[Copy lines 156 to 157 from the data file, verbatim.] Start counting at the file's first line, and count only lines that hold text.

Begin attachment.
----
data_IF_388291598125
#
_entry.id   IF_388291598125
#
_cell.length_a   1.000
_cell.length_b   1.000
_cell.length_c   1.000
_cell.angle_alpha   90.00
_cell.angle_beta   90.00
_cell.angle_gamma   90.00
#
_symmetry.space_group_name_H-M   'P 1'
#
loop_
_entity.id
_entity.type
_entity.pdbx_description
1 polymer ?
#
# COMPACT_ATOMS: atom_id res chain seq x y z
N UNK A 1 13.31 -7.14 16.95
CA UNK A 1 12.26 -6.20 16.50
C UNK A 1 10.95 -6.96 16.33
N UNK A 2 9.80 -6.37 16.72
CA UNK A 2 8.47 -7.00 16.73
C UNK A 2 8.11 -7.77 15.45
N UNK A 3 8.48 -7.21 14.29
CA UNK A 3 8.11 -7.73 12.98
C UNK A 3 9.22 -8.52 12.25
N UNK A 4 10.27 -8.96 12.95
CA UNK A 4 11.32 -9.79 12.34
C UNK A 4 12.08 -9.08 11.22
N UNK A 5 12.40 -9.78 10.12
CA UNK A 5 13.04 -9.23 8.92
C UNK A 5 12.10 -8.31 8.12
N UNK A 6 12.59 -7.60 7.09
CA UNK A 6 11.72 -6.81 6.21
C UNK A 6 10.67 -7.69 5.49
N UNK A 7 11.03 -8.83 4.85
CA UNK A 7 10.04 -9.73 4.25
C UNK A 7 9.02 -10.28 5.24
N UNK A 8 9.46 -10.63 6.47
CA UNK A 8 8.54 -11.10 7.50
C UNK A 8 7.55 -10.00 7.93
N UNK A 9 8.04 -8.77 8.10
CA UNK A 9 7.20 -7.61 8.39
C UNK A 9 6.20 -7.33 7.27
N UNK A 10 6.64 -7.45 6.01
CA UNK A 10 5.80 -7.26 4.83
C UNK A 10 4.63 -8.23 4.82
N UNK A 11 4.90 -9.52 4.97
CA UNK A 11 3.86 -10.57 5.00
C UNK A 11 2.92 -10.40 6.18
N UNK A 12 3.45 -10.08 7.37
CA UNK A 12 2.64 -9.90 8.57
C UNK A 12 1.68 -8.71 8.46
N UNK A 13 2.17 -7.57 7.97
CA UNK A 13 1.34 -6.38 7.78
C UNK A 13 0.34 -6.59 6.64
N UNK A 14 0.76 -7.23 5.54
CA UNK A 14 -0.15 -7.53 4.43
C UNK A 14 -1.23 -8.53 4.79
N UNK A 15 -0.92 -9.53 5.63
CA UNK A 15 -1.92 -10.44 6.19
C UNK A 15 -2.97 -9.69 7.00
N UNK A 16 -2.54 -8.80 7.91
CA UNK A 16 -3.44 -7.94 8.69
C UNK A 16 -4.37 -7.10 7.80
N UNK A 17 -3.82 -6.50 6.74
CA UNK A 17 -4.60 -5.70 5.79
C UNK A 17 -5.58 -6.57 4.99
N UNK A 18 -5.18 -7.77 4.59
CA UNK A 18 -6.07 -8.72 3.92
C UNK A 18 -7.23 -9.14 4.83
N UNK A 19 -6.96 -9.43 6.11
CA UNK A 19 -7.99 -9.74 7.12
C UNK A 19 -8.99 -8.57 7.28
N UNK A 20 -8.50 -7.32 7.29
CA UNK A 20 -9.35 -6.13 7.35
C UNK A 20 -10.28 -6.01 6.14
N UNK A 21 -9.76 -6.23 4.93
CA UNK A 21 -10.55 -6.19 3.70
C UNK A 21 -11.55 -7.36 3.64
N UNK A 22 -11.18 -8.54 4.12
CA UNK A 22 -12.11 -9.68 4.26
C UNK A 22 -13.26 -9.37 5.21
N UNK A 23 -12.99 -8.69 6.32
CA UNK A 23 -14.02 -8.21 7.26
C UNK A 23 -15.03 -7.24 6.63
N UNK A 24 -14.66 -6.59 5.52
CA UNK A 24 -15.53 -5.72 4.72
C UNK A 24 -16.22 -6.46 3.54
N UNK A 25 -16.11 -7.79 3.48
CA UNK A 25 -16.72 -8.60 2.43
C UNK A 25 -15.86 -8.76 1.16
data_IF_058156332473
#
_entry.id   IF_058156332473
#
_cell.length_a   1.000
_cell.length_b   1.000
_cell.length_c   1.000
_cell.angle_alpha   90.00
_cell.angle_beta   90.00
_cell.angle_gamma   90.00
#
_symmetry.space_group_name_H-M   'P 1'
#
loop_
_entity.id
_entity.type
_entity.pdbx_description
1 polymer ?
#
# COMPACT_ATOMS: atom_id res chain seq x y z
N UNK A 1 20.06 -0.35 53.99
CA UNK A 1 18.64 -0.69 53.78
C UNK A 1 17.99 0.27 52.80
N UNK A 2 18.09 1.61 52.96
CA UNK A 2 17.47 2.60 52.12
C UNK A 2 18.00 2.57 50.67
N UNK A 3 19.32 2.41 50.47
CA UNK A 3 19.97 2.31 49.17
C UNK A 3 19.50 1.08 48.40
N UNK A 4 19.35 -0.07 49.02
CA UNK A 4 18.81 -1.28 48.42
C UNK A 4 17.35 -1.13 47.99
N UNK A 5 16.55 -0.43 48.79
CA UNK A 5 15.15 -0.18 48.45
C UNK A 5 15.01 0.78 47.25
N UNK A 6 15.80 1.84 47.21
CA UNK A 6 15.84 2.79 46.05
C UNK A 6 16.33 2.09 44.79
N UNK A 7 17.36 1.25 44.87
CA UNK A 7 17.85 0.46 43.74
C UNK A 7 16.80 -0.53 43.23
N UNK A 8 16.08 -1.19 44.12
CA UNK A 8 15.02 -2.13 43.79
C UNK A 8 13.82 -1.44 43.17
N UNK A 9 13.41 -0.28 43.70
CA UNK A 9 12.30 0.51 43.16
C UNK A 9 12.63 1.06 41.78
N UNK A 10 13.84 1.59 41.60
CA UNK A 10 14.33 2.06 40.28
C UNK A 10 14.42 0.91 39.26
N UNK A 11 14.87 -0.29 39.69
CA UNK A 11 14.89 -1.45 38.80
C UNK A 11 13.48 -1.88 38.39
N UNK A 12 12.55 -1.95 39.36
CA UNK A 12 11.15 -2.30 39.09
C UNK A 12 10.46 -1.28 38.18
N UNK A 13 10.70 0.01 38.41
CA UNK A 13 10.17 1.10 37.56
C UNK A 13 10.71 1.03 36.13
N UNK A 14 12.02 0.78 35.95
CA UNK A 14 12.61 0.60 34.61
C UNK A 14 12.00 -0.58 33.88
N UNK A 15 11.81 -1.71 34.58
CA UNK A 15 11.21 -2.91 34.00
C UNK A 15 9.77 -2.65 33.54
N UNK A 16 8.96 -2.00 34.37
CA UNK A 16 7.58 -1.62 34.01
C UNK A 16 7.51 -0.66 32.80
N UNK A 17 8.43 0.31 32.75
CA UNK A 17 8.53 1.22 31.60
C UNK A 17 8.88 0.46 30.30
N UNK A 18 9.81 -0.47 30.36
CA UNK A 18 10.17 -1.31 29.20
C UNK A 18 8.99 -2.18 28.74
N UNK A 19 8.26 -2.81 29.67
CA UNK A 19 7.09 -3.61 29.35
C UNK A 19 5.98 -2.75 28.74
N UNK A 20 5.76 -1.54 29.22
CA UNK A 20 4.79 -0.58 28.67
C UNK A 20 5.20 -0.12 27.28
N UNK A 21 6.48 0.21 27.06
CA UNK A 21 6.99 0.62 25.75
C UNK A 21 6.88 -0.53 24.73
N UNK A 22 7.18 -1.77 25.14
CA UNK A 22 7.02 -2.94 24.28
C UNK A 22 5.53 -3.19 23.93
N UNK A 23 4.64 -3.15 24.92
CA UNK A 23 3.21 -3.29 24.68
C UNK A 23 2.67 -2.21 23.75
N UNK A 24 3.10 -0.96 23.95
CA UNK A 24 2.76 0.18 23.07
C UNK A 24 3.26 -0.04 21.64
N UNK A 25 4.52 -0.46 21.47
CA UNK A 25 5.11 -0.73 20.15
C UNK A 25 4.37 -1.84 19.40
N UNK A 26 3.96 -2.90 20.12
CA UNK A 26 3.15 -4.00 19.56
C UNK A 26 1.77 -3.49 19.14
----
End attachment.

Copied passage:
CA UNK A 14 12.61 0.60 34.61
C UNK A 14 12.00 -0.58 33.88